CID Bio-Science, September 2015, When Leaves Turn

March 30, 2016 at 5:42 am | Updated March 30, 2016 at 5:42 am | 2 min read

Elgan Moses measures the carbon sequestration rate and transpiration rate in Red Oak leaves using the CI-340 Handheld Photosynthesis System

  • Pigments that have been hiding under chlorophyll since spring explode to the leaf’s surface during fall.
  • Fruits and their seeds—the end result of summer’s showy flowers—take center stage.
  • Roots halt their explorations and store up sugars to prepare for winter.

There is much to measure as plants prepare to take their long winter’s rest, and CID Bio-Science can provide the tools you need to accurately quantify the way your plants are changing this season.

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Field Notes: Seasonal Change in Carbon Sequestration
in the leaves of Red Oak, Maple, and Western Red Cedar trees
By Dr. Santokh Singh at University of British Columbia

The University of British Columbia’s Social Ecological Economic Development Studies (SEEDS) is a program that brings together a team of students, faculty, and staff members to give students real-world experience working in sustainability. Undergraduate student Elgan Moses is currently working under the supervision of Dr. Santokh Singh and Senior Technical staff member Mr. Jarnail Mehroke in the Department of Botany at UBC. Their SEEDS project focuses on investigating the various physiological changes including carbon sequestration and transpiration rates in leaves of Red Oak, Maple and Western Red Cedar trees growing around the University of British Columbia (UBC), Vancouver, Canada. They are using the CI-340 Handheld Photosynthesis System to accurately measure these physiological parameters.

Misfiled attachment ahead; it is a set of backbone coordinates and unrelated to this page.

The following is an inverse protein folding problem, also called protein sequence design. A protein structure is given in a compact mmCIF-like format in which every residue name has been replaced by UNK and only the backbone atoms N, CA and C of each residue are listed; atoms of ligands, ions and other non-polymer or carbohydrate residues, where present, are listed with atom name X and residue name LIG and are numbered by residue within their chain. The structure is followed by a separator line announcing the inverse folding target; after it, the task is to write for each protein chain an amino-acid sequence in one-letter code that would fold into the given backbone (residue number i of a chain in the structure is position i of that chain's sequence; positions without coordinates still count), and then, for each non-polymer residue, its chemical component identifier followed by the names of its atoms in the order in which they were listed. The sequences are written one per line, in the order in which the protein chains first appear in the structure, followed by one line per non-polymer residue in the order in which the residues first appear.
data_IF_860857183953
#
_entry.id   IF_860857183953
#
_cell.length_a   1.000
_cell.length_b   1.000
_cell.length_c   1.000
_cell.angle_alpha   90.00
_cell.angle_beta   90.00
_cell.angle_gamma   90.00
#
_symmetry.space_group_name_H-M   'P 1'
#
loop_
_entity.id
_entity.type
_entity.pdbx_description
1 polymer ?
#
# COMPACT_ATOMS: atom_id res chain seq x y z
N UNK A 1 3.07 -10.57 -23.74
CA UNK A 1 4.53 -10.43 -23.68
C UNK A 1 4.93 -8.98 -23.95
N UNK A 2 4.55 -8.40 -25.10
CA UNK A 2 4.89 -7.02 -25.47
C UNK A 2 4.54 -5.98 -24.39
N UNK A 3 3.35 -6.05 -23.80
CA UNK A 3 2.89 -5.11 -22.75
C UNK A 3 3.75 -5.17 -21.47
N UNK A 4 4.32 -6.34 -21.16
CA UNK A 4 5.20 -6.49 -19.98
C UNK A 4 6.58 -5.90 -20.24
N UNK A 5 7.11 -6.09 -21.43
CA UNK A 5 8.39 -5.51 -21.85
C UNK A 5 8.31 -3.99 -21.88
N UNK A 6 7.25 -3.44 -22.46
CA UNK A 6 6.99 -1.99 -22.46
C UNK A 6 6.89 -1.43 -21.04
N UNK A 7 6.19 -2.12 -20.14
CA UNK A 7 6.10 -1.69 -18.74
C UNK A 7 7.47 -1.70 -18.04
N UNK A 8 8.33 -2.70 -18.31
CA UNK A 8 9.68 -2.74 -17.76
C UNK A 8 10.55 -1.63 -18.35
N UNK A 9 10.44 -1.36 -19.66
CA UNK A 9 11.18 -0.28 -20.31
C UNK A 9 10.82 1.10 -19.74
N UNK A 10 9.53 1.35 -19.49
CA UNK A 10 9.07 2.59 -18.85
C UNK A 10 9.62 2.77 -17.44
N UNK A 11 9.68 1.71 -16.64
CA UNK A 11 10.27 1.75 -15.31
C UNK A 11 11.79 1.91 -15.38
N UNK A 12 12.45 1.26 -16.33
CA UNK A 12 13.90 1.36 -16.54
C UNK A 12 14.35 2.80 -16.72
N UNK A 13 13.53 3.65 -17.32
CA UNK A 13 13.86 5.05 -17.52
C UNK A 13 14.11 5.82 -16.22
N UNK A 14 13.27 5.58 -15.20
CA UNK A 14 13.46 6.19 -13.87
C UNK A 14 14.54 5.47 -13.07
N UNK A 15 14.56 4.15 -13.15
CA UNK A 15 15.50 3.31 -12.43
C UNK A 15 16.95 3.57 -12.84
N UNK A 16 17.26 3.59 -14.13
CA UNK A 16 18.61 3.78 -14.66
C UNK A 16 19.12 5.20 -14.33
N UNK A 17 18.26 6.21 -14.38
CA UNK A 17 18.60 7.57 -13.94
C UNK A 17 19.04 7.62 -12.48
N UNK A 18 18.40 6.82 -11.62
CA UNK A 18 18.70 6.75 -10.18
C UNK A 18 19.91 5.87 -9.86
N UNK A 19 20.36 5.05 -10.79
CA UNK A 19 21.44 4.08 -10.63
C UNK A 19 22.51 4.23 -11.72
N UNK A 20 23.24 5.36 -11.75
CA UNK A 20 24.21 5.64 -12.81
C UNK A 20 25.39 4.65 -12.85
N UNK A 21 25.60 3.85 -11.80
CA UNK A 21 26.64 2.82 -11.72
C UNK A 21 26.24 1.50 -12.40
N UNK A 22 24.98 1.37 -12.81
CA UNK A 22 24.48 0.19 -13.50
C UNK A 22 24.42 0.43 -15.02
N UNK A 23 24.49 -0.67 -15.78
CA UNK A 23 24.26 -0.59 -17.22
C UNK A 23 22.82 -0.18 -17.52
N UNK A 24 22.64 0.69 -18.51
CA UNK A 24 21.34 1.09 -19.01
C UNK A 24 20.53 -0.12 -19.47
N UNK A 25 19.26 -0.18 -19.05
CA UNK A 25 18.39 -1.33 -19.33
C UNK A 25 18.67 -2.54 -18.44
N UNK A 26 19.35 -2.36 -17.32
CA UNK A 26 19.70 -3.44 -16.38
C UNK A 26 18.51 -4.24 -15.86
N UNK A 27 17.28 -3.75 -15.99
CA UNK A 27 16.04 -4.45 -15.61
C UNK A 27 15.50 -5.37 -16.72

The project objective is to relate the net carbon sequestration rate and the transpiration rate in these tree species to the changing environmental conditions (e.g. temperature, light intensity, humidity, day length).

The results of this experiment will provide a better understanding of the impact of changing climatic conditions on the physiological performance, including carbon sequestration and transpiration in these tree species.

To review other examples of how researchers are using our CI-340 Handheld Photosynthesis System in their work, please visit the CI-340 Application Page


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